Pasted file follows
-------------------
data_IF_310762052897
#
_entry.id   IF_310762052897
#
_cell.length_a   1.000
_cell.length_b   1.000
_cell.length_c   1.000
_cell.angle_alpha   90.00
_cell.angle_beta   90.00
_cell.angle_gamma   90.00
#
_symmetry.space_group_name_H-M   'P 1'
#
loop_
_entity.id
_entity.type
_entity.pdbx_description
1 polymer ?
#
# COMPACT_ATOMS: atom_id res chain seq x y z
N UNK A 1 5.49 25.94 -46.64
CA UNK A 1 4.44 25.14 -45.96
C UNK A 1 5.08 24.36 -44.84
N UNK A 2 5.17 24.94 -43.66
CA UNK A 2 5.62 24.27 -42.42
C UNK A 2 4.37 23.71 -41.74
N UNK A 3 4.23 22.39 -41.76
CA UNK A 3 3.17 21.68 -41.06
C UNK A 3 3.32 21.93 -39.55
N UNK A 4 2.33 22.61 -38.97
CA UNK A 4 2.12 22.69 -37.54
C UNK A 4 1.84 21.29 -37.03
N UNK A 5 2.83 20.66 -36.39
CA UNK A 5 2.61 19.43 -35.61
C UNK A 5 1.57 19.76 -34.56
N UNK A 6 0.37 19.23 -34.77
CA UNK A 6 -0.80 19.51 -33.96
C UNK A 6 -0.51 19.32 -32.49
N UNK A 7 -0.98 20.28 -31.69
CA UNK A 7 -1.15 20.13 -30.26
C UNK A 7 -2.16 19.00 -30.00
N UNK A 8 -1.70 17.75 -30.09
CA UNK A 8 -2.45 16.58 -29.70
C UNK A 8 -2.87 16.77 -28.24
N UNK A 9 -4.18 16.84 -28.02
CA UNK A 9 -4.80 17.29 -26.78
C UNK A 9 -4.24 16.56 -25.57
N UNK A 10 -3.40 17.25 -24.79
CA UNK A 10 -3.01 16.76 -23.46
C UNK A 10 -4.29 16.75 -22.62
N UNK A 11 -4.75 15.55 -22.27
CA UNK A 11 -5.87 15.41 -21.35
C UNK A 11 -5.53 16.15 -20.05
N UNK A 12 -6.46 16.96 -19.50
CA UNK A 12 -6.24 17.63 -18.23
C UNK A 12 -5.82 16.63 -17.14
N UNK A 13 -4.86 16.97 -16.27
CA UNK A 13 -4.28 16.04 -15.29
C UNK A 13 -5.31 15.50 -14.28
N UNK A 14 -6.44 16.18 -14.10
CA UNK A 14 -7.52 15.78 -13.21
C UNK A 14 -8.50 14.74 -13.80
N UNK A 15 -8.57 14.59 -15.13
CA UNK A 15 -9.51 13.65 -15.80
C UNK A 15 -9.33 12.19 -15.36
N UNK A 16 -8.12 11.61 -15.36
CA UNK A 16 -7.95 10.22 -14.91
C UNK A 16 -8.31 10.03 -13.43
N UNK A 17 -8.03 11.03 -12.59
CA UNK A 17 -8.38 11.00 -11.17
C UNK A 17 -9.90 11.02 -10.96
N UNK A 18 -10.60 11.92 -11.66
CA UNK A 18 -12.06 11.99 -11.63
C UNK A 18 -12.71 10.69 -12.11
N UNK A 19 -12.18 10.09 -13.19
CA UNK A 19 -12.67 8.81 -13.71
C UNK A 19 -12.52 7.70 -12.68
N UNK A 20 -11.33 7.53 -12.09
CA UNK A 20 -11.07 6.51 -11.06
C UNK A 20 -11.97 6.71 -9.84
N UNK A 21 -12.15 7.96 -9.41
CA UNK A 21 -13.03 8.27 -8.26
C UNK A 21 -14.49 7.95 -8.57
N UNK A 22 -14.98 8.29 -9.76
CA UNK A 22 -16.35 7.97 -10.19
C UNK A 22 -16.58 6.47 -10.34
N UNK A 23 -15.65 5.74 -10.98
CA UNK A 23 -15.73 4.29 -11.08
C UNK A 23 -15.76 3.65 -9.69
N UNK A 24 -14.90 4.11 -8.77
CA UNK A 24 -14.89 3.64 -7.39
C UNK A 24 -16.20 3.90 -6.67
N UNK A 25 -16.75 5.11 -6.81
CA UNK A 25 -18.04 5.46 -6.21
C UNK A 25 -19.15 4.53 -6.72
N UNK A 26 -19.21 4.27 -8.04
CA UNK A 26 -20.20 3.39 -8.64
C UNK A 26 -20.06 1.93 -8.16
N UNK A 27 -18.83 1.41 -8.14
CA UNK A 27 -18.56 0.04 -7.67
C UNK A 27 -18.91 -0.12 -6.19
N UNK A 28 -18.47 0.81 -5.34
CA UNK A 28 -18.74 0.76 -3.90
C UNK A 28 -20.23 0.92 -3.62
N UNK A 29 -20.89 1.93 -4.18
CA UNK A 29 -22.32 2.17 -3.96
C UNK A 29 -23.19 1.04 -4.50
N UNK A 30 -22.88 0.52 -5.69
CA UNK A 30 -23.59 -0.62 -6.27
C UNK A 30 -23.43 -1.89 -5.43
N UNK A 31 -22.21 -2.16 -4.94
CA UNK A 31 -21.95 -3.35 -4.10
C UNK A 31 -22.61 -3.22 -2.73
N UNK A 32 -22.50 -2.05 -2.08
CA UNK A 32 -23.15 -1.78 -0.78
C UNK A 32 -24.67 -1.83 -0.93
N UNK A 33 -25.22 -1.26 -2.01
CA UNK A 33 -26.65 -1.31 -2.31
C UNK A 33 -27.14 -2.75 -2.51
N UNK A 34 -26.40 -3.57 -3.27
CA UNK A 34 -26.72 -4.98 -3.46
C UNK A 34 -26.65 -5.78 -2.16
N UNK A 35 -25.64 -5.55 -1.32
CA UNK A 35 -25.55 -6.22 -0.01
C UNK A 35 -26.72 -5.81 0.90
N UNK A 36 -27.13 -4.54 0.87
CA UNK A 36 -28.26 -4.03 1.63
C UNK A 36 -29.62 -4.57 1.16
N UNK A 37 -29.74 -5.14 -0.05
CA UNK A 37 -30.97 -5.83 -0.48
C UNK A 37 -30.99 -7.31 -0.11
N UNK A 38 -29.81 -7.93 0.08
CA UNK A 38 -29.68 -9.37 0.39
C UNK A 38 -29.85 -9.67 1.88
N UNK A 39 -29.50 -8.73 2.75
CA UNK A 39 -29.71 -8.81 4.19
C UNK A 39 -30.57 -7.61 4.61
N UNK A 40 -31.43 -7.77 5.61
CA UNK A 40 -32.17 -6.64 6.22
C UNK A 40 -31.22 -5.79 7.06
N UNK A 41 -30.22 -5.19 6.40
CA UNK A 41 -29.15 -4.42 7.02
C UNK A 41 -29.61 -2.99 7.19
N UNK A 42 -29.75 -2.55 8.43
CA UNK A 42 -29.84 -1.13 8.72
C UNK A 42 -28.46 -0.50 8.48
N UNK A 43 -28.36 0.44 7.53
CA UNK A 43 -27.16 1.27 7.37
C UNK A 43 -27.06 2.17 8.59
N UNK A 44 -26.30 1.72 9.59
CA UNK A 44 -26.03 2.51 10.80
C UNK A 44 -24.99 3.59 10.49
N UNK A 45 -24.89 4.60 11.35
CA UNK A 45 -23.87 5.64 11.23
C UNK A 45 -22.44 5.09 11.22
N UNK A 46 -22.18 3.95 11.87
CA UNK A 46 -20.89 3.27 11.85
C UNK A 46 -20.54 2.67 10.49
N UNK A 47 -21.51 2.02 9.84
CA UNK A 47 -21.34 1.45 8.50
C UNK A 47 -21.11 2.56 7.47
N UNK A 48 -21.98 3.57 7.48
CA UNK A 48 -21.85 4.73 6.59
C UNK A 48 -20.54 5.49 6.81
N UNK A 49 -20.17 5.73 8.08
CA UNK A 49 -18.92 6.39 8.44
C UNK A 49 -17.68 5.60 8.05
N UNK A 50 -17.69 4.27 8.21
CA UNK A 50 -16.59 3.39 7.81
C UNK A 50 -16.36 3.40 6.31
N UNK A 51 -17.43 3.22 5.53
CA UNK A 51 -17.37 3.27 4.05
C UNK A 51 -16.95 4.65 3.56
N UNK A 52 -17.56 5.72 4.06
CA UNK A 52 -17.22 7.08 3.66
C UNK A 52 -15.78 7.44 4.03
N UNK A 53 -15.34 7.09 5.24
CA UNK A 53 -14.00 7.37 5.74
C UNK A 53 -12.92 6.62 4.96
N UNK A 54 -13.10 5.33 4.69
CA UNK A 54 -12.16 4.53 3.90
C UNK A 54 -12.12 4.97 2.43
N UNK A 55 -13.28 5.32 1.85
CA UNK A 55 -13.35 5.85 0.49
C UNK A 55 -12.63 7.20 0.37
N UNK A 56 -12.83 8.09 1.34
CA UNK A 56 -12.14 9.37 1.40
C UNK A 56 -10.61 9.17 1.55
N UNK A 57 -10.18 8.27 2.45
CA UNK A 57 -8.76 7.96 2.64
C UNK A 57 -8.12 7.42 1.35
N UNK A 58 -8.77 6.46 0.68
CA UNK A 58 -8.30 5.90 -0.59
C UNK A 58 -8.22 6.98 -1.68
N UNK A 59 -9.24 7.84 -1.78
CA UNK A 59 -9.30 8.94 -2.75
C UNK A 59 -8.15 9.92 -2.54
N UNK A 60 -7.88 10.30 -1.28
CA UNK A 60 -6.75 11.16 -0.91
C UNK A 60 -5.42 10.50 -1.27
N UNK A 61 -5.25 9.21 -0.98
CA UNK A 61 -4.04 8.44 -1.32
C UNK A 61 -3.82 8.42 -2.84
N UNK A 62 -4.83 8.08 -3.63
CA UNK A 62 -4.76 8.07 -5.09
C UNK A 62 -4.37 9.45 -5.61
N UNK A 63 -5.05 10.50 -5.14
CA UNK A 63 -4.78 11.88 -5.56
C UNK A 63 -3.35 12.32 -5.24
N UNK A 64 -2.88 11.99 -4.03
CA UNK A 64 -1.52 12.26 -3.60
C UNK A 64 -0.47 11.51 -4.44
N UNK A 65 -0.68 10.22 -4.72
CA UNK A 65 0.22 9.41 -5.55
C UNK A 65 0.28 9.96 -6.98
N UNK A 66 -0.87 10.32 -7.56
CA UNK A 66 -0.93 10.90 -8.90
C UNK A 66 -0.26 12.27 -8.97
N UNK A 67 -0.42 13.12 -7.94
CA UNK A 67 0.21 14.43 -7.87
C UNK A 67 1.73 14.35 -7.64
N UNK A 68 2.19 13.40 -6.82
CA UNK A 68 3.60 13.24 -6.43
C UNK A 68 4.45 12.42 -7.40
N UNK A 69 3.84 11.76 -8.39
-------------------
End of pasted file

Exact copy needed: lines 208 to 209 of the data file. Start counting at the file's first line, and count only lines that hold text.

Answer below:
CA UNK A 63 -4.78 11.88 -5.56
C UNK A 63 -3.35 12.32 -5.24